It was, in fact, this ’Grrl’s introduction to this area of law. Sections 401 et seq. were essential to my litigation, before the U.S. Court of Appeals for the Ninth Circuit, of extraterritorial jurisdiction principles at issue in a case called United States v. Olaf Juda (1995).
Then as now, ALI’s most recent effort in this area is what’s called the Third Restatement. That number’s a misnomer: as detailed in a speech that Michael Traynor, Bay Area litigator and immediate past President of the ALI, delivered at this year’s International Law Weekend-West, “There was no Restatement First of foreign relations law.” (Entitled “The Future of the Foreign Relations Law of the United States,” the speech, available in prepublication format here, is forthcoming in the Southwestern Journal of International Law.) To correspond with ALI’s internal numbering the initial effort, proposed in 1955 and completed in 1965, was dubbed the Second Restatement.
Having enlisted luminaries like Louis Henkin and Louis Sohn to work on a revision, ALI published the Third Restatement 13 years later, in 1987.
Nearly a quarter-century has lapsed since then. And the Third Restatement is showing its age.
'The Restatement is about three Supreme Court cases behind,'
with respect to all kinds of issues, as Georgetown Law Professor Barry E. Carter put it during a session on New Project Development at the annual meeting of the ALI this week in San Francisco. On some issues, such as immunities, state secrets privileges, and the reach of the Alien Tort Statute, the current Restatement offers little help at all.
Indications are that the Institute is moving toward some form of revision.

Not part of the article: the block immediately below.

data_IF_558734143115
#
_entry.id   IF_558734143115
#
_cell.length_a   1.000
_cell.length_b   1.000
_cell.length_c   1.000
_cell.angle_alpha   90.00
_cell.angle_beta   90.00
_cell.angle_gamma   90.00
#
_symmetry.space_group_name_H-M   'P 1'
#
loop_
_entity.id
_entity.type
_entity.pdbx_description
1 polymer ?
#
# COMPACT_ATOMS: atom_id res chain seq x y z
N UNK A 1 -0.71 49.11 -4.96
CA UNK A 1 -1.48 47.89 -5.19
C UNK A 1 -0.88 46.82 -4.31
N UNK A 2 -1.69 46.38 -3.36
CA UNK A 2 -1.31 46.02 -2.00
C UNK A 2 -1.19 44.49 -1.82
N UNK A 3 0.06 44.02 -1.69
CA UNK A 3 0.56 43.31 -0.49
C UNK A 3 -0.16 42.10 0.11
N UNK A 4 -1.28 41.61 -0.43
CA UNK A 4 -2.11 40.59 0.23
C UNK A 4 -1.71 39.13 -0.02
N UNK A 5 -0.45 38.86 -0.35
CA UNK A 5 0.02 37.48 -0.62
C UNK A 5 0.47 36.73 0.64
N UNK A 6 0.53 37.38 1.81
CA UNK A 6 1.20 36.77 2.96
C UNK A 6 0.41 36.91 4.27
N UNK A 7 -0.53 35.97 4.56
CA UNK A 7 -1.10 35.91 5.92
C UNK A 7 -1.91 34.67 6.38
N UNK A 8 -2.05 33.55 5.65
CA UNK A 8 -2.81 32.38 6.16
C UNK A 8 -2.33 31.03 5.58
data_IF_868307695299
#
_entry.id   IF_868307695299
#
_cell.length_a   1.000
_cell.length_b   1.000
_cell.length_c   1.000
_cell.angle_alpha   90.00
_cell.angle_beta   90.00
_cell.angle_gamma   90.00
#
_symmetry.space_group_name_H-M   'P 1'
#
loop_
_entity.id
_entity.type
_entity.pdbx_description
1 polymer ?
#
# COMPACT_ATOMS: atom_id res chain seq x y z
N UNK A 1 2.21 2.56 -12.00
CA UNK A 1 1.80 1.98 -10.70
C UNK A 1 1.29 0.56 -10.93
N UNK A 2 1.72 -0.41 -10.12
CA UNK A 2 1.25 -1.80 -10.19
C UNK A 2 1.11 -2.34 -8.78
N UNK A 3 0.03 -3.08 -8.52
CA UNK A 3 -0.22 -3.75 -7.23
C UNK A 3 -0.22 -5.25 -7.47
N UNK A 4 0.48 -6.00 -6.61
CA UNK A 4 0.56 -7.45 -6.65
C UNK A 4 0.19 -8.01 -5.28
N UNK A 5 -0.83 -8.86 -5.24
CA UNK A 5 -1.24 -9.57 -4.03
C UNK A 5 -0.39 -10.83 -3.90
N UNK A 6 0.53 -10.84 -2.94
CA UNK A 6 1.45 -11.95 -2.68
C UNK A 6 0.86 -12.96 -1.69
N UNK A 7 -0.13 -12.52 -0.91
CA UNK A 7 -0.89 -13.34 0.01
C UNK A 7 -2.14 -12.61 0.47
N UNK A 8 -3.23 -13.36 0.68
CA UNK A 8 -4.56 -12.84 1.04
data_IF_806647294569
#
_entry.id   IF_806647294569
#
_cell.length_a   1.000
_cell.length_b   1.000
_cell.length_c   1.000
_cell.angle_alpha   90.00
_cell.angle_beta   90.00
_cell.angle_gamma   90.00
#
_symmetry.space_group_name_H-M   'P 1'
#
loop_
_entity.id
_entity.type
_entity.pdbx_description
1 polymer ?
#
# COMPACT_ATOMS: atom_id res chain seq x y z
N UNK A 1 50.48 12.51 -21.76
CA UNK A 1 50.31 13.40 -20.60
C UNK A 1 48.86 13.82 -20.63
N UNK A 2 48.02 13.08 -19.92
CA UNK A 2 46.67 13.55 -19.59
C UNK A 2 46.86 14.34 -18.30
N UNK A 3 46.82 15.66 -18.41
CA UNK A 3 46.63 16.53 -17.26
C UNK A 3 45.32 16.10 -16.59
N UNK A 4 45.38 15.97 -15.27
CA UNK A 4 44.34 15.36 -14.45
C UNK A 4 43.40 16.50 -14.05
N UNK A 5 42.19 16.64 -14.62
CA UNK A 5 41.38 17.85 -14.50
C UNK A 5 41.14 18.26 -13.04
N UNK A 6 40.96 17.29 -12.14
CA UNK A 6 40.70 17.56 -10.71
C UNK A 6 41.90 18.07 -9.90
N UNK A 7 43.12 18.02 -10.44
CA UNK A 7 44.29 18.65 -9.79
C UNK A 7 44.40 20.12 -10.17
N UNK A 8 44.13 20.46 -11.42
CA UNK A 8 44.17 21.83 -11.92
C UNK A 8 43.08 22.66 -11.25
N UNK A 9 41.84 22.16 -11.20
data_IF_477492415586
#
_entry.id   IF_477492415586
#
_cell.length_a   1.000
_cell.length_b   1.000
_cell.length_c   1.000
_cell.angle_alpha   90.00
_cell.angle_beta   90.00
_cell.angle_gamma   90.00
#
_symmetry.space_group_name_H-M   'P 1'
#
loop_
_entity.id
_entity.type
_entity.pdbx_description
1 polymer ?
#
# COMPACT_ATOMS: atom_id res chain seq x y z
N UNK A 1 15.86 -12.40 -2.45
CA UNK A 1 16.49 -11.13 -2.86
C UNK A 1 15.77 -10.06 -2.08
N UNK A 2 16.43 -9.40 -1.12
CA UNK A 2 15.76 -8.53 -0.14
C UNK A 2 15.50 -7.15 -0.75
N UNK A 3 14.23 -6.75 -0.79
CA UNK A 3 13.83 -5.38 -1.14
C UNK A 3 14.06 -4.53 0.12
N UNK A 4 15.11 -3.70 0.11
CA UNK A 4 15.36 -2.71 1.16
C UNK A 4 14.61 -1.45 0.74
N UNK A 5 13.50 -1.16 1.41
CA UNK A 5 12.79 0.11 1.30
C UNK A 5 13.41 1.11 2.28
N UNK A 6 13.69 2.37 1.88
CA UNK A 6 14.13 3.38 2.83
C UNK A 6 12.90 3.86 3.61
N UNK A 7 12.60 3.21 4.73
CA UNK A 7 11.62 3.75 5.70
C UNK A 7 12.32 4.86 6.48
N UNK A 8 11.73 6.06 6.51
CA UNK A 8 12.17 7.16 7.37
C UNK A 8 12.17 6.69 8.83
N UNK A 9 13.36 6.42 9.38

In his ILW-W speech, Traynor had suggested starting small, first with commissioned short papers, then with an invited meeting of stakeholders, and then “a deeper study of various related areas.” Finally, Traynor suggested, the ALI might then launch a “project” – perhaps a “Statement of Principles,” perhaps a Fourth Restatement, perhaps some other format. “[W]e could wait a few years,” Traynor said, “before christening the baby.” Traynor’s model is not writ in stone, however; how to go forward is a question to be studied by ALI’s Program Committee.
Why not even this level of movement till now?
No doubt it’s because the law in many areas that would undergo review is not as settled as the “black-letter” trope would signify. The U.S. doctrine of (non-)self-executing treaties remains a point of contestation in the wake of the Supreme Court’s still-debated judgment in Medellín v. Texas (2008). So too the interfederal balance of powers respecting foreign relations, the legality and contours of detention in the post-9/11 context, and myriad other issues.
This week’s ALI session proposed a way forward notwithstanding this concern.
“There are a number of areas where you could get some degree of consensus about where the law has moved,” said Southwestern Law Professor Robert E. Lutz. “The issue is not whether we take it up, but how we take it up.”
ALI Director Lance Liebman, a Columbia Law professor, invited suggestions on how to go forward.
Seems a good time for lawyers interested in this issue – or in other issues that may be on ALI’s near-term agenda, such as sex crimes, national security, immigration, and Indian law – to renew or try to establish membership in the Institute.